The European badger is a compact, stocky earth species in the family Mustelidae with a slender head, a trunklike snout and strong digging paws. The snout-vent length is between 64 and 88 cm, the tail length between 11 and 18 cm. The average weight is between 7 and 14 kg, rarely up to 17 kg. Females are on average smaller and lighter.
A characteristic feature of the European badger are the black and white markings on the head. On the upperparts, including the lips and the chin, it is predominantly white. From the corners of the mouth, however, black stripes first run straight upwards and then on both sides of the snout to the back and widening over the eyes and the white-rimmed ears to the nape of the neck, where they become lighter and run into the silvery grey of the upperparts and the flanks. The dark eyes are inconspicuously "masked" in a dark stripe. The flanks may show a straw-yellow hue. The individual hairs of the upper side are light coloured and only dark on the subterminal third. The kemps sometimes reach a length of 11 cm, on the flanks up to 12 cm. The entire underpart including the throat and the underpart of the neck is blackish brown with a particularly brownish tone on the belly. On this and in the groin area, the fur growth is sometimes quite thin, so that the bare skin shows through. Badgers in their first year show the clearest contrasts in colouration, older badgers become increasingly lighter.
The rather small eyes show a dark brown iris and round pupils. The proboscis-like snout protrudes at least 1.5 cm above the lower lip. The front paws bear long, horn-coloured and downward curved claws, which are well suited for digging and are twice as long as those of the hind paws.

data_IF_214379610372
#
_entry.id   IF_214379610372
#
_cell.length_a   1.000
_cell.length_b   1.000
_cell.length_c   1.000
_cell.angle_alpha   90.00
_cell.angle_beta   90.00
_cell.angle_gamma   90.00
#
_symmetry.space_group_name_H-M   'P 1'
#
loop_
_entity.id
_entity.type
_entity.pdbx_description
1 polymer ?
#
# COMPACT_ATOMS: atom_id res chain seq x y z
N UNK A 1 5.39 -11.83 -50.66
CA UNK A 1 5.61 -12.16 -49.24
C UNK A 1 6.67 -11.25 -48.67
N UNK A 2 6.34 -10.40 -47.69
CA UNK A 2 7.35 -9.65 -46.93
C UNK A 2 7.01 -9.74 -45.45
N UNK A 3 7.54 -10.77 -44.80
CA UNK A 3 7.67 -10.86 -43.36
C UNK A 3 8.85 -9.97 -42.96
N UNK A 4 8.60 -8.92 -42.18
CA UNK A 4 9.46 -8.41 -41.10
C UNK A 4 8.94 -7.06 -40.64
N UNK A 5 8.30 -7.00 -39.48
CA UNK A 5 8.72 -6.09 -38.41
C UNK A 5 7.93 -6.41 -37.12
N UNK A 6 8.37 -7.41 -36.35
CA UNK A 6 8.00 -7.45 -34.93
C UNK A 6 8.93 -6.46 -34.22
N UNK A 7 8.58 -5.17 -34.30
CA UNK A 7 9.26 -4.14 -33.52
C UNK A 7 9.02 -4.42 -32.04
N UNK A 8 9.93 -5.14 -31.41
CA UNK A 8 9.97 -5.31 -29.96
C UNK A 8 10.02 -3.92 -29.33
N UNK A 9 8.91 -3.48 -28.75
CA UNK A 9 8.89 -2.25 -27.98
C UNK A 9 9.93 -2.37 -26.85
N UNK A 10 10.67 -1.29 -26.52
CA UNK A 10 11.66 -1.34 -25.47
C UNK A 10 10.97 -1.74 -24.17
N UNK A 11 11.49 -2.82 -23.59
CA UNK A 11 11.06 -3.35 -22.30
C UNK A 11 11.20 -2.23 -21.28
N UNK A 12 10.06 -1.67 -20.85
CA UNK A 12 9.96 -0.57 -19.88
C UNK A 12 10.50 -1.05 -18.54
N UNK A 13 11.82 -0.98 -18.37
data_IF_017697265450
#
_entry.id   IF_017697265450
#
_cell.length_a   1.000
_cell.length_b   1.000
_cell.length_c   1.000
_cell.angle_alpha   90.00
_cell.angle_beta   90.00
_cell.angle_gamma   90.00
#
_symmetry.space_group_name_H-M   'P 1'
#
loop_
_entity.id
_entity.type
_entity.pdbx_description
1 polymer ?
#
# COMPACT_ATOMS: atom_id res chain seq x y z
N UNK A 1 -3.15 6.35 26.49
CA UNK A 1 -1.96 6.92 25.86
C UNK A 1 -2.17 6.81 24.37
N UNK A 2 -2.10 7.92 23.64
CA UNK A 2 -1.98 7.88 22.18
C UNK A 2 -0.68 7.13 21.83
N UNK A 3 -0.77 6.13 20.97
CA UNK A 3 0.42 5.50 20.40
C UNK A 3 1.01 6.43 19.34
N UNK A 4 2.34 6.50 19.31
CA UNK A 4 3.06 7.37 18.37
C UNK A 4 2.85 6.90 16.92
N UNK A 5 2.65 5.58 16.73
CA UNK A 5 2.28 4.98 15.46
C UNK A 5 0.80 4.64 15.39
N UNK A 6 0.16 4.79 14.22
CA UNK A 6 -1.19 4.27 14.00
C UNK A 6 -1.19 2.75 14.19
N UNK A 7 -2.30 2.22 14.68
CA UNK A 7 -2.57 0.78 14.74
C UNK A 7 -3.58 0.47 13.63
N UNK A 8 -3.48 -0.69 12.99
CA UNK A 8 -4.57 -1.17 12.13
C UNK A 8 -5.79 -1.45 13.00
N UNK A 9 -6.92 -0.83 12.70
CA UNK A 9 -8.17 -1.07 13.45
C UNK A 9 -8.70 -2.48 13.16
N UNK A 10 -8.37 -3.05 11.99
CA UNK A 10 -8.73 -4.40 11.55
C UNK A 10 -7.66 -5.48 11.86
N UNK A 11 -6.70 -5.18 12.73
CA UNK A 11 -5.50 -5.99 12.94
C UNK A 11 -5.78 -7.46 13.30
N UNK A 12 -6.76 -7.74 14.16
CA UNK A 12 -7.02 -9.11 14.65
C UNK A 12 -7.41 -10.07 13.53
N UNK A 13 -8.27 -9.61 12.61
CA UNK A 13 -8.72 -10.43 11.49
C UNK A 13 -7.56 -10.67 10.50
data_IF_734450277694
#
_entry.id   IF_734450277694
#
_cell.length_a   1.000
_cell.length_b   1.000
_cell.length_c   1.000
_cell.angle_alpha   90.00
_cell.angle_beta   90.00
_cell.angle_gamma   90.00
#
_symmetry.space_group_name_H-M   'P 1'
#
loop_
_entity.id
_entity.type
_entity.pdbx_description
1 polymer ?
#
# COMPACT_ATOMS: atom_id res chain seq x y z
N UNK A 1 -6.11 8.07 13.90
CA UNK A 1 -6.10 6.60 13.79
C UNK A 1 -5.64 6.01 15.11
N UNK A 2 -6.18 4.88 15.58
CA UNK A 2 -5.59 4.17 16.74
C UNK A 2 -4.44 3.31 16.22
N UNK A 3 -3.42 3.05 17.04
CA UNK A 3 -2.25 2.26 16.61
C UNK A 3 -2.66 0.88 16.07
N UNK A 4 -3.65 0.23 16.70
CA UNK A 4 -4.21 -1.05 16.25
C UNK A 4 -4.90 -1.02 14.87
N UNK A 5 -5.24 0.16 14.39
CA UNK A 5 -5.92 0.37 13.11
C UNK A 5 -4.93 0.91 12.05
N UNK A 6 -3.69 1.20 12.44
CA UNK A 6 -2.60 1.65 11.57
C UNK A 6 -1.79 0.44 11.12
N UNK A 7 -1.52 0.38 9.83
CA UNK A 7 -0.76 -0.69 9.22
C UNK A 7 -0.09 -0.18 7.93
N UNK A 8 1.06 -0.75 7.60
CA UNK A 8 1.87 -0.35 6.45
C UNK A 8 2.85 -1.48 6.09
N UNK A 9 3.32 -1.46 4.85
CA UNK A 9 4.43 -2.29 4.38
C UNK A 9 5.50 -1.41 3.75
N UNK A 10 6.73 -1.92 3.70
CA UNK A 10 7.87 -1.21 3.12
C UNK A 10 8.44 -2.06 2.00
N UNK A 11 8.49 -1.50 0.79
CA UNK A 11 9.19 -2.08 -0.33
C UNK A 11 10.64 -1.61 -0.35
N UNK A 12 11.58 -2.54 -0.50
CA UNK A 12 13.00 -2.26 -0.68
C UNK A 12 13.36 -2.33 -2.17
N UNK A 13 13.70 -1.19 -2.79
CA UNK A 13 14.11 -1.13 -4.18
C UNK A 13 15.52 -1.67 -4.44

The European badger usually inhabits hilly, richly structured landscapes with woods, copses or hedges. Mixed deciduous forests with a distinct shrub layer are preferred. Large, closed forest areas, pure conifer stands, dune landscapes and extensive wetlands are largely avoided. The European badger is rarely found near settlements. Burrows are often made in forest edge habitats and on slopes, often facing south or west. Foraging often takes place in open, agriculturally used areas. These may be within several hundred m of the burrow.
The upper limit of altitudinal distribution is usually 1200-1700 m, but more rarely the species can be found at higher altitudes up to 2000 m in the Alps or 2500 m in the Caucasus. Here, however, there are only very rarely burrows, most of them are records of individual animals.
The text is a translation of an excerpt from Wikipedia (https://de.wikipedia.org/wiki/Europäischer_Dachs). On wikipedia the text is available under „Creative Commons Attribution/Share Alike“ licence. Status: 31 August 2021